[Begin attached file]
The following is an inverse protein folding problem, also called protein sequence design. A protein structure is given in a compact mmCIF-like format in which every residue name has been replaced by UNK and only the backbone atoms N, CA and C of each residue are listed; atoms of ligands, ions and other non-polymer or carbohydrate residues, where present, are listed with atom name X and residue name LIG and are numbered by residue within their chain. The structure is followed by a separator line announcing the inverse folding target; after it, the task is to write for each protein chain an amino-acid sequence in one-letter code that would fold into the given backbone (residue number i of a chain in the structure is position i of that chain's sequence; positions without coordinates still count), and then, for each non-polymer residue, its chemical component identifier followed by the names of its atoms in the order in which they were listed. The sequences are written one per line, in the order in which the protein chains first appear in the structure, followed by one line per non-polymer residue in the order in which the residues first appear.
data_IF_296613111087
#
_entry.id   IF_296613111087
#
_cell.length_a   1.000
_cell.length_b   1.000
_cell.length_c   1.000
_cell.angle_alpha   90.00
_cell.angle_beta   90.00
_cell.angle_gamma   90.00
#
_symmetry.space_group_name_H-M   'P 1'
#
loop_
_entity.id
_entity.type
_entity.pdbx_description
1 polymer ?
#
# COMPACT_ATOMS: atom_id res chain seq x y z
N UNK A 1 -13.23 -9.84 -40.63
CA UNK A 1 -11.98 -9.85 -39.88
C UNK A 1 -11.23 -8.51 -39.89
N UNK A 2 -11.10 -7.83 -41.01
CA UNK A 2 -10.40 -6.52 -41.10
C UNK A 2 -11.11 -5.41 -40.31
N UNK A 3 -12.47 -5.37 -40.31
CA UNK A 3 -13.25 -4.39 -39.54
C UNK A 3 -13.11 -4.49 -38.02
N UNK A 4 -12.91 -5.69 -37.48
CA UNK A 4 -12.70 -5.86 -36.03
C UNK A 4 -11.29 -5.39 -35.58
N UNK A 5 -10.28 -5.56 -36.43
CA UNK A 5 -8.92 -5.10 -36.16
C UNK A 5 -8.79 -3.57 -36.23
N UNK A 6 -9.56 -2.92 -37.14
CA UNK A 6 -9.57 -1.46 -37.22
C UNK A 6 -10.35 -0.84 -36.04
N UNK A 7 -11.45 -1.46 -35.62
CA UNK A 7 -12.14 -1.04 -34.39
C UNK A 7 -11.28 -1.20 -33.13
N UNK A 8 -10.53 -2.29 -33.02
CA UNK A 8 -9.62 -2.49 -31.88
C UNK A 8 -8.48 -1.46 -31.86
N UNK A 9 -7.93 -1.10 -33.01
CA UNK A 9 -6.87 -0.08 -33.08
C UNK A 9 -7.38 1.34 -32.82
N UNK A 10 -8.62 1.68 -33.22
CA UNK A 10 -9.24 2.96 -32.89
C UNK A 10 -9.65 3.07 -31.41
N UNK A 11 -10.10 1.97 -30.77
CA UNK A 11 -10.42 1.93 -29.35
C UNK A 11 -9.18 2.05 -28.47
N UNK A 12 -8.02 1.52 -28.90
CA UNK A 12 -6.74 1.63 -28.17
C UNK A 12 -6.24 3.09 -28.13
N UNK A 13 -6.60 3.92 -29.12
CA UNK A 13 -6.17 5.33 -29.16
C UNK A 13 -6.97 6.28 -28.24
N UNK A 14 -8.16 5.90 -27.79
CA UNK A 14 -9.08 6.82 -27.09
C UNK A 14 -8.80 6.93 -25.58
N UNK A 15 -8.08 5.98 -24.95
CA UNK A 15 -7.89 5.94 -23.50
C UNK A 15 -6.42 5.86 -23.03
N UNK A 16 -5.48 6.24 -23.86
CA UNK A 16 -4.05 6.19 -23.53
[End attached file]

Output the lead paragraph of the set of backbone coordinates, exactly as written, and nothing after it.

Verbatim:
The following is an inverse protein folding problem, also called protein sequence design. A protein structure is given in a compact mmCIF-like format in which every residue name has been replaced by UNK and only the backbone atoms N, CA and C of each residue are listed; atoms of ligands, ions and other non-polymer or carbohydrate residues, where present, are listed with atom name X and residue name LIG and are numbered by residue within their chain. The structure is followed by a separator line announcing the inverse folding target; after it, the task is to write for each protein chain an amino-acid sequence in one-letter code that would fold into the given backbone (residue number i of a chain in the structure is position i of that chain's sequence; positions without coordinates still count), and then, for each non-polymer residue, its chemical component identifier followed by the names of its atoms in the order in which they were listed. The sequences are written one per line, in the order in which the protein chains first appear in the structure, followed by one line per non-polymer residue in the order in which the residues first appear.